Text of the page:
Number 1. Sustainable profits is the best indicator of a great investment. If a company has been profitable for the past thirty years, with no more than one or two unprofitable years, you have likely identified a stock that is a conservative dividend investment.
Number 2. Don’t worry if your stock does not go up right after you buy it. When the company pays out a dividend, it can be reinvested at a lower price and then you will look back on it years later and be glad that the price was lower because it meant that you acquired more shares than would have otherwise been the case if the stock price rose quickly.
Number 3. Pay attention to companies that are selling more goods or services while simultaneously raising prices. With very few exceptions, this characteristic is present for multi-generational compounder investments.
Number 4. Fear and greed are the worst emotions to maintain in relation to the purchase and sale of investments. Rarely pay more than 20x earnings for an investment and I would argue that you should never sell a stock on bad news if it is still earning over $1 billion in annual net profit during the period of bad news.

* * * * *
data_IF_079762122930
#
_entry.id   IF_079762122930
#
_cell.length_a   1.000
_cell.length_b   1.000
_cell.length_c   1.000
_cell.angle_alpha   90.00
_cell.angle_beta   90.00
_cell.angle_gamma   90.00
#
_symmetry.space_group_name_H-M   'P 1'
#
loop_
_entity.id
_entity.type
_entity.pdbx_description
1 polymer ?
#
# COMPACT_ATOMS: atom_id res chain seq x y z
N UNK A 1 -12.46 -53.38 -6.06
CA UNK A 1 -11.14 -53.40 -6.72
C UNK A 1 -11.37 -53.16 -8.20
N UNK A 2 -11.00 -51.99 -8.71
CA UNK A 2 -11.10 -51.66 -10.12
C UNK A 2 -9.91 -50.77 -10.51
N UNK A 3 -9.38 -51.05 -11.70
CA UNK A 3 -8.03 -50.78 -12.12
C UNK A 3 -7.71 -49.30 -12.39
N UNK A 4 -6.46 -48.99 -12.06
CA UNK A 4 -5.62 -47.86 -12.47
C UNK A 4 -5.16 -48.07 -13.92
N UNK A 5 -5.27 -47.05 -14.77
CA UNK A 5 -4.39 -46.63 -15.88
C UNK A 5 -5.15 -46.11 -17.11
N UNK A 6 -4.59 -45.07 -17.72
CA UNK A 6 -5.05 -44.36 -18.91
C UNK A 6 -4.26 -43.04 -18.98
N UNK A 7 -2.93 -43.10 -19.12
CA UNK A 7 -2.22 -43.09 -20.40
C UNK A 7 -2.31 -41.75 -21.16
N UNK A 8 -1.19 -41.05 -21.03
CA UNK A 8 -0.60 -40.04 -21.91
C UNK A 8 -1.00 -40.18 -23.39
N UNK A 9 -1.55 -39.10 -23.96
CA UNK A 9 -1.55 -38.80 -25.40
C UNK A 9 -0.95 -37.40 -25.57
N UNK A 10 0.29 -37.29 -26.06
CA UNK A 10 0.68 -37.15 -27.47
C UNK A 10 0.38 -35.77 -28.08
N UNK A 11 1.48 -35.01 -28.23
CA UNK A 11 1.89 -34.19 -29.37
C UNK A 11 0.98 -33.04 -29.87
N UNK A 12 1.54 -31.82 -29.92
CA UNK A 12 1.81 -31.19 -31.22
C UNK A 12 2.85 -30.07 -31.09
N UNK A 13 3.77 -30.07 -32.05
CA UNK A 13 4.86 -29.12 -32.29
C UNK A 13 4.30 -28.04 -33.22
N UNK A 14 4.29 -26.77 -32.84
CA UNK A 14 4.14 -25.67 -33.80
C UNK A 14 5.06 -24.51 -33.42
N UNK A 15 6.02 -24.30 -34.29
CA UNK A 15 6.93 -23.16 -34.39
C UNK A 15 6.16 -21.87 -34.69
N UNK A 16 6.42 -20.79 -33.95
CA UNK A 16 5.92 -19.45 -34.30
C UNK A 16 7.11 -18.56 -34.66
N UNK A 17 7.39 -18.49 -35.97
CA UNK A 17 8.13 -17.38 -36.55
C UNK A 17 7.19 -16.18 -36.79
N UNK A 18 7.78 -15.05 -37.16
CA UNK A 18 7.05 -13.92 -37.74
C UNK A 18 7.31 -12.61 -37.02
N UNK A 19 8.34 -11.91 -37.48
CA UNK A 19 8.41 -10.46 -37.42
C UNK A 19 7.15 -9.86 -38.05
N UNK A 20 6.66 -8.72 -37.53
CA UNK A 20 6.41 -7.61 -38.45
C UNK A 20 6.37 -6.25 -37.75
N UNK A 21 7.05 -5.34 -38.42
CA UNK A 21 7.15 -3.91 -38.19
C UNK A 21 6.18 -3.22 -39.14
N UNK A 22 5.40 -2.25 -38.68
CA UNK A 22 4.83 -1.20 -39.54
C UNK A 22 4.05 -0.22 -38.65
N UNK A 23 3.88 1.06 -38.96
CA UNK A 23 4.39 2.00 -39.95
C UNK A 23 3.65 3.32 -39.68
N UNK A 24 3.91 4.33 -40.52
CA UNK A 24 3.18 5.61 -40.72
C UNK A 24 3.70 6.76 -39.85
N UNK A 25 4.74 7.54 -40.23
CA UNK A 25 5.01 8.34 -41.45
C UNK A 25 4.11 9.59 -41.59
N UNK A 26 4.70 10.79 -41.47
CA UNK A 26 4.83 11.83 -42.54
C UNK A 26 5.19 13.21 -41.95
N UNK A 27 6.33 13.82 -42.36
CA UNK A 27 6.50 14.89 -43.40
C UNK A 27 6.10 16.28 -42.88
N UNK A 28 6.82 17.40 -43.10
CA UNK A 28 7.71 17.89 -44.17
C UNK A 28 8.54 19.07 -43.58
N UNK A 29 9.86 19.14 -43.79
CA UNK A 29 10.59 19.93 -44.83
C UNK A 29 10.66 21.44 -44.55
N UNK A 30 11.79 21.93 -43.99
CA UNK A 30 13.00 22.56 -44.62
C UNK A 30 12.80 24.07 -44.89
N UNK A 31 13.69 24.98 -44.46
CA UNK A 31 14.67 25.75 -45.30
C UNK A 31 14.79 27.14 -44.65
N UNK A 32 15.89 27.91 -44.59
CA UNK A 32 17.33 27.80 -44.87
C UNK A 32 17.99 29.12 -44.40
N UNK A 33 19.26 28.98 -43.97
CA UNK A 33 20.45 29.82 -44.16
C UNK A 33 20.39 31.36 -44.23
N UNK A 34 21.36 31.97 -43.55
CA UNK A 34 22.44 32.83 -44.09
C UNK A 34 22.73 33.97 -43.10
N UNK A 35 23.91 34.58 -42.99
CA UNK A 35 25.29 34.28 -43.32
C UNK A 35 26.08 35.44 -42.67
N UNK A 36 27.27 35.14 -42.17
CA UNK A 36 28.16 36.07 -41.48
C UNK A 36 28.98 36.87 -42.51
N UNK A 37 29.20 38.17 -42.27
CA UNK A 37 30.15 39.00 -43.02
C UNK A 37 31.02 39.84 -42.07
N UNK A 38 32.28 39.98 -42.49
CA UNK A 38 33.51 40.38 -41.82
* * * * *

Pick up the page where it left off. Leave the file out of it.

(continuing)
Number 5. Remember that volatility is the price of admission for increasing your purchasing power. Savings accounts and bonds will appear nice and stable, but inflation will ensure that purchasing power does not increase. The only way to really get ahead regarding increases in purchasing power involves the ownership of businesses for a long enough time to receive the fruits of those businesses.